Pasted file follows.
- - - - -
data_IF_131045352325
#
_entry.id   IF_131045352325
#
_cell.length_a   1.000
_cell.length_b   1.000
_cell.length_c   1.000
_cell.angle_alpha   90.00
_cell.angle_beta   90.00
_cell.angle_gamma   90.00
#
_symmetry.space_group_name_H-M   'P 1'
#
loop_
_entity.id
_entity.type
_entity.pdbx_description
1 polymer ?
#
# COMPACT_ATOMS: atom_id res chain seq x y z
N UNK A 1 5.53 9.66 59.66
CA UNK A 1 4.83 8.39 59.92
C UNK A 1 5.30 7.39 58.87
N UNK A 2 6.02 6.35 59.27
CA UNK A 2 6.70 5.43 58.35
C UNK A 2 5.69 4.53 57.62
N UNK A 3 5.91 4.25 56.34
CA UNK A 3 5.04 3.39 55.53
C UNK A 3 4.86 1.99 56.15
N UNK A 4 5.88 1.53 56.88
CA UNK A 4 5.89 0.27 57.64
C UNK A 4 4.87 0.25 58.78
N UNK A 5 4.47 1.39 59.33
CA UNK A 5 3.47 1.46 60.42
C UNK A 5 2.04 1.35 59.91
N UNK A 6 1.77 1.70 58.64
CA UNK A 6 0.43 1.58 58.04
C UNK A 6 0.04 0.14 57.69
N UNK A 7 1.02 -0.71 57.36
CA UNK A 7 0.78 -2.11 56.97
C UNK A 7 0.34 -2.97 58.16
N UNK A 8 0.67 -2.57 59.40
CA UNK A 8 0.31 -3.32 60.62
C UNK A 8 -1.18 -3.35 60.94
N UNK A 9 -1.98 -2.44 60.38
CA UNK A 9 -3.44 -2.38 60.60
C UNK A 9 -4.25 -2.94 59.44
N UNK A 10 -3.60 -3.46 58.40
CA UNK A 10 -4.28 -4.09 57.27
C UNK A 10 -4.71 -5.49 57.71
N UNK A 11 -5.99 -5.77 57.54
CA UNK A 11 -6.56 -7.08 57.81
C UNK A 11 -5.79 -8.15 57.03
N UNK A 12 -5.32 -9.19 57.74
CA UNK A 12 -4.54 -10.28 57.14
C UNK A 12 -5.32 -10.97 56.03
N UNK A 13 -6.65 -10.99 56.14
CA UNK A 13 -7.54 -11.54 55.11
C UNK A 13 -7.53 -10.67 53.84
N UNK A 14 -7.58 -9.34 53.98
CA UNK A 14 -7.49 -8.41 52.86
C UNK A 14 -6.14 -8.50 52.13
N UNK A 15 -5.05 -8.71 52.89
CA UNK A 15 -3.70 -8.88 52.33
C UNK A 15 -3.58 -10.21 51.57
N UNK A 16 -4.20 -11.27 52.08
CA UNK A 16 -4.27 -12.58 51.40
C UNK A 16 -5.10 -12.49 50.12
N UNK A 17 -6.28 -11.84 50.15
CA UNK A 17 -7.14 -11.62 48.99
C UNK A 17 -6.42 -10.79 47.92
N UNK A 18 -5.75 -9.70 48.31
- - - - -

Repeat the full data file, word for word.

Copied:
data_IF_131045352325
#
_entry.id   IF_131045352325
#
_cell.length_a   1.000
_cell.length_b   1.000
_cell.length_c   1.000
_cell.angle_alpha   90.00
_cell.angle_beta   90.00
_cell.angle_gamma   90.00
#
_symmetry.space_group_name_H-M   'P 1'
#
loop_
_entity.id
_entity.type
_entity.pdbx_description
1 polymer ?
#
# COMPACT_ATOMS: atom_id res chain seq x y z
N UNK A 1 5.53 9.66 59.66
CA UNK A 1 4.83 8.39 59.92
C UNK A 1 5.30 7.39 58.87
N UNK A 2 6.02 6.35 59.27
CA UNK A 2 6.70 5.43 58.35
C UNK A 2 5.69 4.53 57.62
N UNK A 3 5.91 4.25 56.34
CA UNK A 3 5.04 3.39 55.53
C UNK A 3 4.86 1.99 56.15
N UNK A 4 5.88 1.53 56.88
CA UNK A 4 5.89 0.27 57.64
C UNK A 4 4.87 0.25 58.78
N UNK A 5 4.47 1.39 59.33
CA UNK A 5 3.47 1.46 60.42
C UNK A 5 2.04 1.35 59.91
N UNK A 6 1.77 1.70 58.64
CA UNK A 6 0.43 1.58 58.04
C UNK A 6 0.04 0.14 57.69
N UNK A 7 1.02 -0.71 57.36
CA UNK A 7 0.78 -2.11 56.97
C UNK A 7 0.34 -2.97 58.16
N UNK A 8 0.67 -2.57 59.40
CA UNK A 8 0.31 -3.32 60.62
C UNK A 8 -1.18 -3.35 60.94
N UNK A 9 -1.98 -2.44 60.38
CA UNK A 9 -3.44 -2.38 60.60
C UNK A 9 -4.25 -2.94 59.44
N UNK A 10 -3.60 -3.46 58.40
CA UNK A 10 -4.28 -4.09 57.27
C UNK A 10 -4.71 -5.49 57.71
N UNK A 11 -5.99 -5.77 57.54
CA UNK A 11 -6.56 -7.08 57.81
C UNK A 11 -5.79 -8.15 57.03
N UNK A 12 -5.32 -9.19 57.74
CA UNK A 12 -4.54 -10.28 57.14
C UNK A 12 -5.32 -10.97 56.03
N UNK A 13 -6.65 -10.99 56.14
CA UNK A 13 -7.54 -11.54 55.11
C UNK A 13 -7.53 -10.67 53.84
N UNK A 14 -7.58 -9.34 53.98
CA UNK A 14 -7.49 -8.41 52.86
C UNK A 14 -6.14 -8.50 52.13
N UNK A 15 -5.05 -8.71 52.89
CA UNK A 15 -3.70 -8.88 52.33
C UNK A 15 -3.58 -10.21 51.57
N UNK A 16 -4.20 -11.27 52.08
CA UNK A 16 -4.27 -12.58 51.40
C UNK A 16 -5.10 -12.49 50.12
N UNK A 17 -6.28 -11.84 50.15
CA UNK A 17 -7.14 -11.62 48.99
C UNK A 17 -6.42 -10.79 47.92
N UNK A 18 -5.75 -9.70 48.31